A Land Between Waters
Environmental Histories of Modern Mexico
Publication Year: 2012
Published by: University of Arizona Press
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This book is the first time a transnational collection of environmental histories about modern Mexico has been published on either side of the US-Mexican border. Although historians have written for decades about the relationship between people and their environment in Mexico, only recently ...
1. The Cycles of Mexican Environmental History
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The native Mexica who ruled the Valley of Mexico at the eve of the Spanish conquest called their homeland “Anáhuac,” a term usually translated as “the land by the water” or “the land between the waters.” Their cities lay alongside a labyrinth of shallow lakes and manmade channels that covered ...
2. Downslope and North: How Soil Degradation and Synthetic Pesticides Drove the Trajectory of Mexican Agriculture through the Twentieth Century
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The physical landscape of Mexico was transformed by the way the Mexican government responded to the nation’s age-old problem of soil degradation. The response involved a commitment to large-scale irrigation works and the use of synthetic pesticides and fertilizers. This transformation of the ...
3. Mexico’s Breadbasket: Agriculture and the Environment in the Bajío
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For more than 250 years, the alluvial valleys of the Lerma River’s middle basin were the scene of intense human efforts to convert them into cropland for grain production. The region, which is one of Mexico’s principal river basins and stretches from the Valley of Toluca to its mouth in Santiago ...
4. Nature as Subject and Citizen in the Mexican Botanical Garden, 1787–1829
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The Mexican Royal Botanical Garden, funded by King Charles III in 1787, was no ordinary royal garden. Typically, eighteenth-century European royal gardens mapped their patron’s territorial domination. In Versailles, for instance, land nearest the palace emphasized legibility, rationality, and
5. Besieged Forests at Century’s End: Industry, Speculation, and Dispossession in Tlaxcala’s La Malintzin Woodlands, 1860–1910
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Mexican forests are in a precarious condition today. Forests and jungles cover somewhere between 55 and 67 million hectares, or around 28 percent of Mexico’s total landmass, and they are disappearing at an alarming rate. About 600,000 hectares of woodland vanish every year, giving Mexico ...
6. Water and Revolution in Morelos, 1850–1915
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In 1892, the French prospector and consular official Louis Lejeune announced that Mexico had made significant strides toward modernity thanks to the political stability and economic efficiency that had become the hallmark of the 1876–1911 Porfiriato, as the regime of President Porfirio Díaz ...
7. King Henequen: Order, Progress, and Ecological Change in Yucatán, 1850–1950
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A popular expression in Mexico’s Yucatán Peninsula suggests that Yucatán is “the motherland” of fiber. Cordage fiber from the region’s native hene - quen and sisal plants forever changed the history of Yucatán when North American cordage companies discovered that henequen was the best commodity ...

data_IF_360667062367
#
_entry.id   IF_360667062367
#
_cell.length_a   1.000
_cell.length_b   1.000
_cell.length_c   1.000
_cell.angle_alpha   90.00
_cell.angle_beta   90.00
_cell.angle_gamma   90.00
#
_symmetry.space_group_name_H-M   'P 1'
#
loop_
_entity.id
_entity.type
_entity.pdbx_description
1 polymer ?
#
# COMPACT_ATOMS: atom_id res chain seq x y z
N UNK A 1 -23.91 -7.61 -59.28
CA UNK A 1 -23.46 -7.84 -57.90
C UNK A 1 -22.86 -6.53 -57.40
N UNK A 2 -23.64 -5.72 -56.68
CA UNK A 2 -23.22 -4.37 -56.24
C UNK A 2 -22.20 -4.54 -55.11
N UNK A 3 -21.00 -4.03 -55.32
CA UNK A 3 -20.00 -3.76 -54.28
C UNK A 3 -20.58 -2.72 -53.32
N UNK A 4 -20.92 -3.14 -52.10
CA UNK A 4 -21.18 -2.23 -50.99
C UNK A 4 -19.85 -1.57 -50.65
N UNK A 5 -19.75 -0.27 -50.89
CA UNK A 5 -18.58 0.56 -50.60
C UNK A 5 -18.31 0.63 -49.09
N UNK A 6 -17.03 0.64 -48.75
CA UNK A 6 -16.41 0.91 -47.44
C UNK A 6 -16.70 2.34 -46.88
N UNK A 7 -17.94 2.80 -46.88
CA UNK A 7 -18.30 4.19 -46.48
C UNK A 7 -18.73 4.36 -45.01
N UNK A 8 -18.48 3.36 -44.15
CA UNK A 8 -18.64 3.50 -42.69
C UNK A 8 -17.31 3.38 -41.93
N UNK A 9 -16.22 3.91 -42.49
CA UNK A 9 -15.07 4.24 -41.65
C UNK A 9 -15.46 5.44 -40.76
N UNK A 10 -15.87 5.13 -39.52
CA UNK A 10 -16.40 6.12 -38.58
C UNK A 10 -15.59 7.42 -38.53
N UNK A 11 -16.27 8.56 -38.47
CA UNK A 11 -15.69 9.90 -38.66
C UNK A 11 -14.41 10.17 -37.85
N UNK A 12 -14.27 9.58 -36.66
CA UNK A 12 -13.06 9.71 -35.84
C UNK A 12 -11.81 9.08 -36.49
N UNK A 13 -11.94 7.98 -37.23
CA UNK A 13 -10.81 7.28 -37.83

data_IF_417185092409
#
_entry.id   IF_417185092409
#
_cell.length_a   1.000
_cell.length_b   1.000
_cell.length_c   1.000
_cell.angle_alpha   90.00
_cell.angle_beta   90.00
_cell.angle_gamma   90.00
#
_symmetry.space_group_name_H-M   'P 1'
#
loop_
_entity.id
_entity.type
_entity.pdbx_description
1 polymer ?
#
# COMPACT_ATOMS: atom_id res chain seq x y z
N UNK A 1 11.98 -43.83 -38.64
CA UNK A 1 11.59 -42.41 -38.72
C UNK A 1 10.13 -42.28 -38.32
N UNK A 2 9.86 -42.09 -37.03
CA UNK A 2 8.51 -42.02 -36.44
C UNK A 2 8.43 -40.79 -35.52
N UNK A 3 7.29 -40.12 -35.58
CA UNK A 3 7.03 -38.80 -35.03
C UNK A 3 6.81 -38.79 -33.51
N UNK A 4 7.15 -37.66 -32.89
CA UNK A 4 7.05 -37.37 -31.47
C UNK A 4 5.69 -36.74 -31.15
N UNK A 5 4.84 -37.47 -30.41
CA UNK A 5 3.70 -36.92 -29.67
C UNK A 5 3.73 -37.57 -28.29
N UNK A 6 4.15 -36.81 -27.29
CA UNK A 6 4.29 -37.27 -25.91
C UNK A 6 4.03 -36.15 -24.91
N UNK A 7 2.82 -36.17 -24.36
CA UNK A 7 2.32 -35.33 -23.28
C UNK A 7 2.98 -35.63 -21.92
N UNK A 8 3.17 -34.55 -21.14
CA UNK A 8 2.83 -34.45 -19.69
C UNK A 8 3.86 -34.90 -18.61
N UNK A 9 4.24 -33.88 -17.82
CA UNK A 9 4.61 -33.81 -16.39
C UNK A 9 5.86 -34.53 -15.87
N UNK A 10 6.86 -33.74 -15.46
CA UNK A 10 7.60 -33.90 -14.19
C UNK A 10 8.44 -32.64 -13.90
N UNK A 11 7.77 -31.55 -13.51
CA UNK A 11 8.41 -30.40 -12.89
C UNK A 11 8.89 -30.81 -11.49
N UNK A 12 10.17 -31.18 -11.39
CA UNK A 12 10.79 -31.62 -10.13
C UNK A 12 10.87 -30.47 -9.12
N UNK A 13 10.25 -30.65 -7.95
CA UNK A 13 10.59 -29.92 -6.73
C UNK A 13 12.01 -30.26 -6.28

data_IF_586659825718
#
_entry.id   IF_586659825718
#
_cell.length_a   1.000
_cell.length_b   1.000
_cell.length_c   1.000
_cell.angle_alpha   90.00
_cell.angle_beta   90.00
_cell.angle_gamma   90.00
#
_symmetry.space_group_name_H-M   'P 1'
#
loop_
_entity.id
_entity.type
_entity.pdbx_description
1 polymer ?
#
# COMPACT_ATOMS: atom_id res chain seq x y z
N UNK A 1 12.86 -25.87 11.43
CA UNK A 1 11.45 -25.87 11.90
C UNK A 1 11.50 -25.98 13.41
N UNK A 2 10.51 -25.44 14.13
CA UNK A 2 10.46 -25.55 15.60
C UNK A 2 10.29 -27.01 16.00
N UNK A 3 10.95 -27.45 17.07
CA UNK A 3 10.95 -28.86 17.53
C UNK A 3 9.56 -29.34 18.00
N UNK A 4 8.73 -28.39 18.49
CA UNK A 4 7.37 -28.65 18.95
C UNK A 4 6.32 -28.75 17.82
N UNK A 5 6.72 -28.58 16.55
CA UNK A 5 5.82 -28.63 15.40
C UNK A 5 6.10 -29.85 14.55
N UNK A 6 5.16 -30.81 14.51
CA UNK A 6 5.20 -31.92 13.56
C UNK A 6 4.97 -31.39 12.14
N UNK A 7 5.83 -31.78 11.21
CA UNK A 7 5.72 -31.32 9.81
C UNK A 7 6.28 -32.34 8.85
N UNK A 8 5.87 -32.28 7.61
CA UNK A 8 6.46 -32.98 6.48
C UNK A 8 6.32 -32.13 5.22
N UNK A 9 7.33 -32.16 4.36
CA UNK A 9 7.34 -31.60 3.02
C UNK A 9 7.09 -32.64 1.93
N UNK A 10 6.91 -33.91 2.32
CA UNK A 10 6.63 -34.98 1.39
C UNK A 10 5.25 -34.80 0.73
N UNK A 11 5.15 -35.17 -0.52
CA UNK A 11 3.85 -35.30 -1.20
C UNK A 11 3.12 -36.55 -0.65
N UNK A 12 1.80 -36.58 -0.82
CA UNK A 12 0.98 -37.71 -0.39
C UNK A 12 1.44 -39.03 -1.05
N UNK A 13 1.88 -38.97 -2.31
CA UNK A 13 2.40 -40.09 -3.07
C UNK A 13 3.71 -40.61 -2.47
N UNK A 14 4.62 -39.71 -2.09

8. Class and Nature in the Oil Industry of Northern Veracruz, 1900–1938
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Edward L. Doheny, Cruz Briones Rodríguez, and countless American drillers met in northern Veracruz in the early 1900s, but their experience of place differed so much an observer might have never guessed they shared the same geography. In 1900 Doheny, an oil magnate who multiplied his ...
9. Parables of Chapultepec: Urban Parks, National Landscapes, and Contradictory Conservation in Modern Mexico
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Perhaps the oldest nature preserve in the Americas, the verdant oasis of Chapultepec Park, lies within the depths of Mexico City, a metropolis so large it literally chokes on itself. The 850 hectares of arboreal integrity reach outward to the skyscrapers and sinewy highways that grasp its foliage. The ...
10. The Illusion of National Power: Water Infrastructure in Mexican Cities, 1930–1990
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According to Eric Hobsbawm, the twentieth century will be remembered as a time of revolutionary change that saw the end of a period of seven or eight thousand years since the discovery of agriculture, during which time most of humanity lived on the land.1 One impact of this transformation...
11. Episodes of Environmental History in the Gulf of California: Fisheries, Commerce, and Aquaculture of Nacre and Pearls
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Pearl oysters (Pinctada mazatlanica and Pteria sterna) have played a fundamental role in the environmental history of the Gulf of California region for nearly five hundred years.1 Pearls’ value derived from geographic and temporal coincidences in which ancient myths and legends that linked ...
12. Conclusion: Of the “Lands in Between” and the Environments of Modernity
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The contributions to the present volume on the environmental history of modern Mexico bring innovative research on a variety of topics spanning over two centuries. Taken together, they honor the deeply rooted traditions of environmental history for Mexico, based on cultural geography and the ...
About the Contributors
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Page Count: 328
Publication Year: 2012
Series Title: Latin American Landscapes